Nick Xenophon said the result of his negotiations were a good outcome for diversity and journalist jobs. “We support the legislation as necessary reforms that effect the very large changes,” he said.

** Post script **

The ConversationThe Senate on Thursday passed the bill. It now has to return to the House of Representatives when Parliament resumes in a month, before becoming law.

https://www.podbean.com/media/player/fr3g9-72ed6d?from=site&skin=1&share=1&fonts=Helvetica&auto=0&download=0

Michelle Grattan, Professorial Fellow, University of Canberra

This article was originally published on The Conversation. Read the original article.

Mixed media: how Australia’s newspapers became locked in a war of left versus right



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The Australian media’s lack of diversity puts significant strain on our democracy.
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Denis Muller, University of Melbourne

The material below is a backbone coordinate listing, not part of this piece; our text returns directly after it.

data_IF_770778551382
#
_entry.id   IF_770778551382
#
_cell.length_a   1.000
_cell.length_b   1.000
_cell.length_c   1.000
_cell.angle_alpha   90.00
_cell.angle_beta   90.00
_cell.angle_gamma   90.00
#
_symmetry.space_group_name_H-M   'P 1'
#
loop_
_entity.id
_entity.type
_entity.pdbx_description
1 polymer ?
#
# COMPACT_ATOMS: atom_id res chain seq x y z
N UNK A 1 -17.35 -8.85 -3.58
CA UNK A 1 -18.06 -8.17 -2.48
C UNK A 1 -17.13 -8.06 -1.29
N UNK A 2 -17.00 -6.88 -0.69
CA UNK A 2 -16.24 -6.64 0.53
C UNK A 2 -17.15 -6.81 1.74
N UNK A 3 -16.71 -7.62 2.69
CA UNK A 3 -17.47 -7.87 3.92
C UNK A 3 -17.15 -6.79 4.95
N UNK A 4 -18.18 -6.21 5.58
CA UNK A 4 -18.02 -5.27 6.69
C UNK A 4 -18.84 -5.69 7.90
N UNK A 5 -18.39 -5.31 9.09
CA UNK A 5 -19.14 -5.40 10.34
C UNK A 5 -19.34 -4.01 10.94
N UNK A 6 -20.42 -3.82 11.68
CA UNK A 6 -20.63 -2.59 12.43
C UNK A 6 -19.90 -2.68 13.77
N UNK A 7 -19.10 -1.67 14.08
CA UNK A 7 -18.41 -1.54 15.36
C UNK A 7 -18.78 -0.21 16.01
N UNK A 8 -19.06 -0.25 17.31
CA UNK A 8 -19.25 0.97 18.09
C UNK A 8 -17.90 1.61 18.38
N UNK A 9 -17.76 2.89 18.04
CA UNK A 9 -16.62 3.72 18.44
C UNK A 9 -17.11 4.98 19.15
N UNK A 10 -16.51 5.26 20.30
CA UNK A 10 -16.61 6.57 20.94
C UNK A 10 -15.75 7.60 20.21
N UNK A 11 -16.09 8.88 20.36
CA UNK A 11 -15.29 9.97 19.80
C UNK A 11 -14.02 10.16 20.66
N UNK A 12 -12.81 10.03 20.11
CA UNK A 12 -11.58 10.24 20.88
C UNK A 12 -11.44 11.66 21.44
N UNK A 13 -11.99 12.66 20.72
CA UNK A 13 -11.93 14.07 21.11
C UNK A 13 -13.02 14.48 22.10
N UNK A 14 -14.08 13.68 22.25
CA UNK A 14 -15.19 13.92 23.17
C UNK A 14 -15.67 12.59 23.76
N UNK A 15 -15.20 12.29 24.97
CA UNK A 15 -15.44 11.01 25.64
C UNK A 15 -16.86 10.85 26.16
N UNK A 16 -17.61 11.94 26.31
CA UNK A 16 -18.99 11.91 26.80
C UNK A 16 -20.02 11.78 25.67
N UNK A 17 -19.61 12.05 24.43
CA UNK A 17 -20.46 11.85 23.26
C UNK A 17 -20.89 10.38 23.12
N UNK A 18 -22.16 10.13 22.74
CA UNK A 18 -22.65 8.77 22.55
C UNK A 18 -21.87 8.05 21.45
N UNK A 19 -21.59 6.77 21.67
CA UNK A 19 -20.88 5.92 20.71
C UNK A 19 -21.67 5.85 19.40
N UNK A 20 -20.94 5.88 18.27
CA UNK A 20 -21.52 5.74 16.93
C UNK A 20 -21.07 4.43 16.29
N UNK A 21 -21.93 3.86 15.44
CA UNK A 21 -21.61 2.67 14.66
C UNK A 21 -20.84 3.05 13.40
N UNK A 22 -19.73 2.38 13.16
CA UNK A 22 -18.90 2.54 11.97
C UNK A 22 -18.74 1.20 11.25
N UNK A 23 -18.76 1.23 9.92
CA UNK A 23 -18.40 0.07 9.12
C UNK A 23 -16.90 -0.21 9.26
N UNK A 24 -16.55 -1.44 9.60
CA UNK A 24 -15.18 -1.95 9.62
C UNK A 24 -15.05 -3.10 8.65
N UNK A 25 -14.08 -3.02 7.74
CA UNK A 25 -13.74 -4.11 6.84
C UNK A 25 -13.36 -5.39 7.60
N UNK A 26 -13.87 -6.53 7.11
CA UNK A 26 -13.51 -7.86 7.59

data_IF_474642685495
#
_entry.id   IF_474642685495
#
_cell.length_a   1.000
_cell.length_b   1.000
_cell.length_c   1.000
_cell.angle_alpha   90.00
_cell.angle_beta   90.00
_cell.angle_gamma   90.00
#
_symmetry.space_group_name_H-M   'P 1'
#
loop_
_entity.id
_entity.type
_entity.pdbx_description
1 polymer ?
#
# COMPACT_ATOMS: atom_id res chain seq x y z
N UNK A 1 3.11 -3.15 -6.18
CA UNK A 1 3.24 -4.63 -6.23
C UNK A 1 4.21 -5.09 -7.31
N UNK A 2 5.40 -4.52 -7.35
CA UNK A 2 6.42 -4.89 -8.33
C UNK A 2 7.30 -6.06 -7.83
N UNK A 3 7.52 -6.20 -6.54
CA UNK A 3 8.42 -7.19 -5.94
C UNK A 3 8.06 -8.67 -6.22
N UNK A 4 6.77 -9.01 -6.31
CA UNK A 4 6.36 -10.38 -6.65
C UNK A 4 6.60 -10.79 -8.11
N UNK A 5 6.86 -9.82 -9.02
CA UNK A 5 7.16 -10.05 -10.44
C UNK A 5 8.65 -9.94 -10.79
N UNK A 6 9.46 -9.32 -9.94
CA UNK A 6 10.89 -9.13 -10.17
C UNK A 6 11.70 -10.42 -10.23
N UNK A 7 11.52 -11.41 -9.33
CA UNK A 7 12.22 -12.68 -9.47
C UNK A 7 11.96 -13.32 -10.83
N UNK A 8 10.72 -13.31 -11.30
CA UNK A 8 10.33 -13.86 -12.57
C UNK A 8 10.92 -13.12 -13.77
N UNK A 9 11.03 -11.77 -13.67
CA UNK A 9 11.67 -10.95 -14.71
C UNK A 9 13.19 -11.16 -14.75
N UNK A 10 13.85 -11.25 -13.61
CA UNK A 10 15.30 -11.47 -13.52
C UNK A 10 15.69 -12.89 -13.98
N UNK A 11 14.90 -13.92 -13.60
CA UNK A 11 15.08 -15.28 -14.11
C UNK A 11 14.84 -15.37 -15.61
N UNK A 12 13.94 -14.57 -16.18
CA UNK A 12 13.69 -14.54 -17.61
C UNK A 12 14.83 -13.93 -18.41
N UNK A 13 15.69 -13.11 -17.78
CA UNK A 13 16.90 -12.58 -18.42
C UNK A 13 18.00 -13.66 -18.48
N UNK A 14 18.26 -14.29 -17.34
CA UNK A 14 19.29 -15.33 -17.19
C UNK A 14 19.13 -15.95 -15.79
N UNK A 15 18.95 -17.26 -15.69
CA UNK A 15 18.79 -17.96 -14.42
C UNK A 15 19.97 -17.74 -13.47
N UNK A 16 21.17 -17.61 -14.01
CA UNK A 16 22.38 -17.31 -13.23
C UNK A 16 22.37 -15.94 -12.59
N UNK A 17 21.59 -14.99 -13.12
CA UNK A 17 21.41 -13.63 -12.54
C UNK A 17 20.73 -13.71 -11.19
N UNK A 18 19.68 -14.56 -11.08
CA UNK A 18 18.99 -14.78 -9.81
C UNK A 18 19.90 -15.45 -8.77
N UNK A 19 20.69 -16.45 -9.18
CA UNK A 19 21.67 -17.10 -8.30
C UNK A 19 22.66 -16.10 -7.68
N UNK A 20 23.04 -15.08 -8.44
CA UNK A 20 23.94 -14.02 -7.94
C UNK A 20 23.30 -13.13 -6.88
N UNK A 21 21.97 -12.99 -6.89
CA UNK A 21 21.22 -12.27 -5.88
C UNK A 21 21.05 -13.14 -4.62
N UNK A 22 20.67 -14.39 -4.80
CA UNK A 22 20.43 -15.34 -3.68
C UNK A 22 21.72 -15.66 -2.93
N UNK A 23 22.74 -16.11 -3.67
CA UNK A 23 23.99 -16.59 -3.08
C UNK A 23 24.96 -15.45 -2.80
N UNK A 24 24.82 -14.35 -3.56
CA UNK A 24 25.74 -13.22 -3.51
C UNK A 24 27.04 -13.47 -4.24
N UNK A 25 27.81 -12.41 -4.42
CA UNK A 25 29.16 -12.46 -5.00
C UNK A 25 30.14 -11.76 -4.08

We are living through a period of fragmentation and polarisation in public discourse on a scale mankind has not before experienced. By far the greatest fragmenting and polarising force is social media.

An increasing proportion of the population, especially those under 40, get their news from social media, overwhelmingly from Facebook. The algorithms that tailor what Facebook prioritises for each individual allow users to choose only those topics or opinions that they want to hear. This has led to the formation of echo chambers or information cocoons.

So we have the paradox of the internet: the technology that provides a global village square also provides the means by which people in the square can block their ears and shut their eyes to things they don’t want to hear or see.

This places great strain on democracy. In the words of William Butler Yeats, things fall apart, the centre cannot hold.

In Australia, the effects of this phenomenon are made worse by the increased polarisation of the country’s two main newspaper companies, News Corporation and Fairfax Media.